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Thursday December 9, 2010 5:14 PM

The Master Plan


Rockets visit Ronald McDonald House for holidays, end up on receiving end

Jason Friedman
Rockets.com

HOUSTON - This is the holiday image no one would ever wish to see: a fragile-looking wisp of a teen girl, wearing a respiratory mask over her mouth and a fuzzy green beanie on her bald head, hunched over on the couch, arms crossed tightly to her chest in an apparent effort to prevent even the slightest hint of heat from escaping her delicate, vulnerable body. She sits alone, barely moving, head occasionally bowed, other times staring straight ahead.

All around her are the remnants of the Rockets’ holiday visit to the Ronald McDonald House of Houston: a towering, fully decorated Christmas tree, a glowing menorah, gift wrapping all over the floor and several dozen still-buzzing children and adults giddy following their opportunity to hang out with a handful of their favorite Rockets players.

Half an hour ago, this massive living room was teeming with life, laughter and perma-smiles as Chuck Hayes, Chase Budinger, Ish Smith, Courtney Lee, Jermaine Taylor and Jordan Hill handed out presents and posed for pictures with the kids and families who call this place home while receiving treatment for the critical illnesses they are attempting to overcome. It’s calmer now – some clans quietly converse over cookies while others busy themselves with clean up duty – the earlier electricity fading like the last hint of sunlight on the horizon.

Seemingly unaffected by the scene sits this solitary figure, alone with her thoughts. Alone. That is the word which keeps resonating. Alone, alone, alone. How much horror lies entombed within that word, eager to escape at a moment’s notice to feast and prey upon our deepest, darkest fears and insecurities; its power to haunt only heightened during the holiday season. Such demons do not belong here but surely make themselves right at home in places such as these. In fact it’s probably among their favorite feeding grounds given the infinite supply of uncertainty and angst which inevitably reside here.

Is that what’s taking place now within the mind of this child? A faceless fear and loneliness doing their best to consume a fragile psyche? Looking at her languid form, it’s impossible not to fear the worst.

Until, that is, she begins to speak, shattering every single preconception in the process.

Her voice is weak; so weak, in fact, you have to lean in close to hear clearly while her mask is still on. But that first impression, too, is immediately smashed to smithereens by the sheer force of her words which positively crackle with power, conviction and life. This is no wilting wallflower. Perish the thought. Even the gargantuan, illuminated evergreen nearby was dwarfed the moment she opened her mouth.

Her name is Harley Davidson. Seriously. Because, she quips, when you’re last name is Davidson, what else are you going to call your child? The real story behind her name is slightly more rational but no less outlandish. Prior to the birth of his first and only child, Mr. Davidson was apparently desperate for a motorcycle but his wife wouldn’t allow it. So they reached an acceptable compromise: he received naming rights, allowing him his special edition, one-of-a-kind Harley, a model with more horse power than anything else on the road.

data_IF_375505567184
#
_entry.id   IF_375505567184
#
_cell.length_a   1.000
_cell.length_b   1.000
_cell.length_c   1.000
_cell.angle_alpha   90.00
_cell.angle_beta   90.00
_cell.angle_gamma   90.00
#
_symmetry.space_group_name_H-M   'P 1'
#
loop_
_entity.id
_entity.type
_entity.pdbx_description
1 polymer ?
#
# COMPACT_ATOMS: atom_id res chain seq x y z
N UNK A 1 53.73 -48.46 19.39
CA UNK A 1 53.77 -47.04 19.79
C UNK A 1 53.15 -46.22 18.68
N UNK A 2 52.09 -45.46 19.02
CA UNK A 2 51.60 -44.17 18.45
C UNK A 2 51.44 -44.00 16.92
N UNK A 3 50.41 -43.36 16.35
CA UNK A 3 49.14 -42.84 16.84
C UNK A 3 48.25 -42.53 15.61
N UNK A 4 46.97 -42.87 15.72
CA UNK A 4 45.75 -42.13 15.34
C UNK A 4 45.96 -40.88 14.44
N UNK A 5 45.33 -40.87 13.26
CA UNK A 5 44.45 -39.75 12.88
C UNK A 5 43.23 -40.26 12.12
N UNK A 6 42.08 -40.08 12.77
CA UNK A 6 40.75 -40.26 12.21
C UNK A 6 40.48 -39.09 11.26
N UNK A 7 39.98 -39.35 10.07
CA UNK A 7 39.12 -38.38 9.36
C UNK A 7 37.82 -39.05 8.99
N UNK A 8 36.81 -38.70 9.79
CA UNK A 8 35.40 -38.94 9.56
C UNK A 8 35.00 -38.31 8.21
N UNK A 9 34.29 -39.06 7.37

Understand this about Harley: she’s 13 but speaks as if she’s 33 – minimum. She’s straight out of Hollywood central casting. There’s none of the typical teenage vernacular; instead she uses words like “irk” and “appalling” to describe her feelings toward the disrespectful way other teens tend to treat their parents. What’s more, she’s self aware enough to realize that she’s prone to the occasional bout of parental teen torment herself.

When she was 9-years-old, Harley and her family knew something was wrong when she returned from a fun day out with her father looking like she’d participated in an NFL game without the benefit of pads or a helmet. She had bruises all over her body despite having done nothing of consequence. For two years she was misdiagnosed, receiving treatments that were ineffective against the particular blood disease she had developed. Knowing a different course of action was required, Harley’s parents took her to Houston’s MD Anderson Center where the medical staff there identified the real issue and recognized the need for her to receive a bone marrow transplant as soon as possible. The procedure took place this past September.

Harley discusses her month-long stay in the hospital and current residence at Ronald McDonald House with the same nonchalance a typical person would use while recalling a routine checkup. But though she speaks like an adult, the truly captivating thing about this girl lies in the childlike enthusiasm that permeates her very being. It’s jarring to see someone appear so frail, only to find a lighting bolt within which doubles as their personality. Indeed, listening to Harley tell story after story is akin to the experience of touching one of those plasma nebula balls which respond to your every touch with mesmerizing bursts of electricity.